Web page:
Originally, Jaworzno had been a filial of Hitler's concentration camps in Auschwitz. In 1943, the Nazis established the subsidiary camp in Jaworzno under the name of "Neu-Dachs."Male prisoners were brought there to work in the nearby coalmines of "Dachsgrube." The camp was liberated in January 1945, but not before the Nazis managed to shoot dozens of inmates and send thousands more to Buchenwald. Only 400 sick and emaciated people remained by the time the Red Army soldiers finally arrived.
Near the end of the war, the Polish government decided to preserve the site and to form the Central Work Camp on its territory. In February 1947, after kitchens were rebuilt and barracks were cleaned, the first people to be detained in Jaworzno under the Polish government's orders were, ironically, German prisoners of war. Also placed in Jaworzno during this period were "Volksdeutsche," residents of Poland who had German roots and were thus considered to have been sympathetic to the Germans during the Nazi occupation. However, this is where any connection between Jaworzno and Hitler's death camps ends.
Starting in May 1947, as Akcja "Wisla" was being carried out, the Polish government used Jaworzno primarily as a concentration camp for Ukrainians suspected of conducting subversive activity. Ukrainian clergymen, the Ukrainian intelligentsia, and anyone believed to have helped the UPA in some way were imprisoned and punished there. The Polish Army, under the supervision of the Department of People's Security, carried out the arrests of Ukrainians living in southeastern Poland according to lists of names which had been secretly prepared by local authorities months earlier. Anyone considered suspicious was placed into one of three categories marking them as "hostile elements," and was to be immediately removed to Jaworzno.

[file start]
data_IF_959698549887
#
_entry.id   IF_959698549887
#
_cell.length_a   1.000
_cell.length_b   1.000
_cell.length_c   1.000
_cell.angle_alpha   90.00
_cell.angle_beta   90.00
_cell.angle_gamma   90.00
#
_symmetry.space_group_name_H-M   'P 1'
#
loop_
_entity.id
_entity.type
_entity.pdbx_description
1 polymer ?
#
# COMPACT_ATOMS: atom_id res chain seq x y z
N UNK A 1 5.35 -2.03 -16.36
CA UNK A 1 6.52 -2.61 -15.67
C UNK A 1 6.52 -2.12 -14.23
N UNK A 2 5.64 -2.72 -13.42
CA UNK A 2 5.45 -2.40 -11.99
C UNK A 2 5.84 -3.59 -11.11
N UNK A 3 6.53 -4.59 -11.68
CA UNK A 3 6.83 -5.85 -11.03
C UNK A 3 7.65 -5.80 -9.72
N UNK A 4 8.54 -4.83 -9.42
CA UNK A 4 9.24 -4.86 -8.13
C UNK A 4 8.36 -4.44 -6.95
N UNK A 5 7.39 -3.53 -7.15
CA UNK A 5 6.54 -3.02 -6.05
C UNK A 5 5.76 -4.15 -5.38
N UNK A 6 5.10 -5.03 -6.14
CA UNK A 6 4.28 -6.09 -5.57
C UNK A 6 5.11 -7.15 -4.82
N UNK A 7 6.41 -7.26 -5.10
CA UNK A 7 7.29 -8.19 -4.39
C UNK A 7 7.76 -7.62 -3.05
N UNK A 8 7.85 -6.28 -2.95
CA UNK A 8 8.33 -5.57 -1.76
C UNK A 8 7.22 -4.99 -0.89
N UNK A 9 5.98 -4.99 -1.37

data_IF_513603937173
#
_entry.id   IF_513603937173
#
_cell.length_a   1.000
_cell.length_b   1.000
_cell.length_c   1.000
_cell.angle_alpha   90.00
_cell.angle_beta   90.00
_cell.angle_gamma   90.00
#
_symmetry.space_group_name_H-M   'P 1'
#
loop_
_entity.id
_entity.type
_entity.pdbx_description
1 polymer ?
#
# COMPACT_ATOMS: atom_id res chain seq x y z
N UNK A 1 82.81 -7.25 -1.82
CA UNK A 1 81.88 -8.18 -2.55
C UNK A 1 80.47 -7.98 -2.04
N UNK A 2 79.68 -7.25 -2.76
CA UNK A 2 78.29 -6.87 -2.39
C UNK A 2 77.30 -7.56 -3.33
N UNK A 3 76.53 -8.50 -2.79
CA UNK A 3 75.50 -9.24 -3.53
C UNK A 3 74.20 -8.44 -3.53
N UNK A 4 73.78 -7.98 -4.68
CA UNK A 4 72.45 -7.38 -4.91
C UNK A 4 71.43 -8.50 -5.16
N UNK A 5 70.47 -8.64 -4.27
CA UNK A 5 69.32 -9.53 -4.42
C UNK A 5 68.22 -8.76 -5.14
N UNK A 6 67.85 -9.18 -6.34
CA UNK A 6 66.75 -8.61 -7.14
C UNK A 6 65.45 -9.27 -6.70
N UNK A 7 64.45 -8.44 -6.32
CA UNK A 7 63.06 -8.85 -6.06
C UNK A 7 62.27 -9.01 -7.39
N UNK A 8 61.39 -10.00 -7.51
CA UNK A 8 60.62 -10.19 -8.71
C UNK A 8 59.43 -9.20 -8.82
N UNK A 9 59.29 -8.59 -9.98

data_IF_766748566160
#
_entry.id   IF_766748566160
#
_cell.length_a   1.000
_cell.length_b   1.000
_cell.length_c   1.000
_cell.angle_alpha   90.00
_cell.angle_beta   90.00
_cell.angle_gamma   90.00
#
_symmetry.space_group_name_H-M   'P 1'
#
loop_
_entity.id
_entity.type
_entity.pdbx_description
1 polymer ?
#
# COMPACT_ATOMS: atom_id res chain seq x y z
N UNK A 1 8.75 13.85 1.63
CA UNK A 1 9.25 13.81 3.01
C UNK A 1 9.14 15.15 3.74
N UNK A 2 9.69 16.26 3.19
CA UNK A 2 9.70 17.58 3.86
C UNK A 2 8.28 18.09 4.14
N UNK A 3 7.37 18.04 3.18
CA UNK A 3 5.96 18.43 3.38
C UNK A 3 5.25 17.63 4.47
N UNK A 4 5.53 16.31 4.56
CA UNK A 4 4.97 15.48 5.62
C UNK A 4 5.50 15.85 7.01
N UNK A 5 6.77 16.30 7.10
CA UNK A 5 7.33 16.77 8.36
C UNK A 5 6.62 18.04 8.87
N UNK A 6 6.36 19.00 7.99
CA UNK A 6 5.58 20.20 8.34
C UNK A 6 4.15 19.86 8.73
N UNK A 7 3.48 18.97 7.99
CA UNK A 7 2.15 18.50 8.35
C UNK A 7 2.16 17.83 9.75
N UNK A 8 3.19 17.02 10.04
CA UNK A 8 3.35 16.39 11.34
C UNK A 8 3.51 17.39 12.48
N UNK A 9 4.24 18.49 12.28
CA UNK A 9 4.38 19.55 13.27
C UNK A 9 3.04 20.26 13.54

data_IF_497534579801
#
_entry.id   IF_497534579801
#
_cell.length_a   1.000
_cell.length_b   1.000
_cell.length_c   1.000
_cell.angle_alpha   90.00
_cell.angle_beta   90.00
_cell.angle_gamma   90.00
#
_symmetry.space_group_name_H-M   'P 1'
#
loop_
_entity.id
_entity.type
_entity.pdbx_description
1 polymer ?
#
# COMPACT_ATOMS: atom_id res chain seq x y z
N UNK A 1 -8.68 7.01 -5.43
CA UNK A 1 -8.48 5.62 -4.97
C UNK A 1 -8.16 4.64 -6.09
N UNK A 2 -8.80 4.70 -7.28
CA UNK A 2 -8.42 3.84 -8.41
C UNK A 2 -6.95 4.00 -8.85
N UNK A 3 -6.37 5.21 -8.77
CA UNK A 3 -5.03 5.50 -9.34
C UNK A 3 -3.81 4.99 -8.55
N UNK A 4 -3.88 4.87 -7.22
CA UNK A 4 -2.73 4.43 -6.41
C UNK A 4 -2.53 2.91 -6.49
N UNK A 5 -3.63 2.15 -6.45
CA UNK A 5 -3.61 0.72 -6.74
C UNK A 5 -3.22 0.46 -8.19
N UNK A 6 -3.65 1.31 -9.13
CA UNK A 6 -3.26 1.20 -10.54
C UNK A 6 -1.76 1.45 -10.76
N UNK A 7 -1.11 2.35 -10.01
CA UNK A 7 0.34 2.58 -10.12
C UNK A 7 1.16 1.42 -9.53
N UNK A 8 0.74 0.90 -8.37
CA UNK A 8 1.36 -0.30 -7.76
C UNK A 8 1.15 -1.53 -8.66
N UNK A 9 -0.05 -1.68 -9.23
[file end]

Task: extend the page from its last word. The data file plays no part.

However, the criteria for arrest was vague and the lists from which the Polish Army worked were often unreliable. Because the lists were based in large part on private denunciations, a simple statement that a fellow villager worked as the head of the local Ukrainian school, or that one's neighbor was the town priest who taught religion in the Ukrainian language, could lead to the accusation that this person was "spreading Ukrainian nationalist propaganda" or was an "UPA sympathizer." Innocent people could easily be labelled "threats to the Polish state and the Polish people," and the result was that many Ukrainians were sent to the concentration camp without real cause.
Jaworzno constituted one piece of the Polish government's plan to destroy the Ukrainian underground army and pacify what it saw as a "troublesome" Ukrainian population. Ukrainians were arrested and taken to Jaworzno directly from their homes. They were arrested while they sat at gathering points, awaiting relocation under Akcja "Wisla." They were arrested as the trains, in which they were traveling westward against their will, stopped at various stations along the way. Sometimes family members simply did not return to their boxcars after they were summoned at these stations. Usually they were interrogated in a brutal manner before being sent to the concentration camp.
My grandfather was just one among 3,936 Ukrainians who were interned in Jaworzno during the period of May 1947 to March 1949. This total included 823 women, dozens of children, 27 Greek-Catholic and Orthodox priests, as well as practically the entire Ukrainian intelligentsia. Of this number, 162 inmates at Jaworzno died as a result of torture, hunger, disease, and even suicide.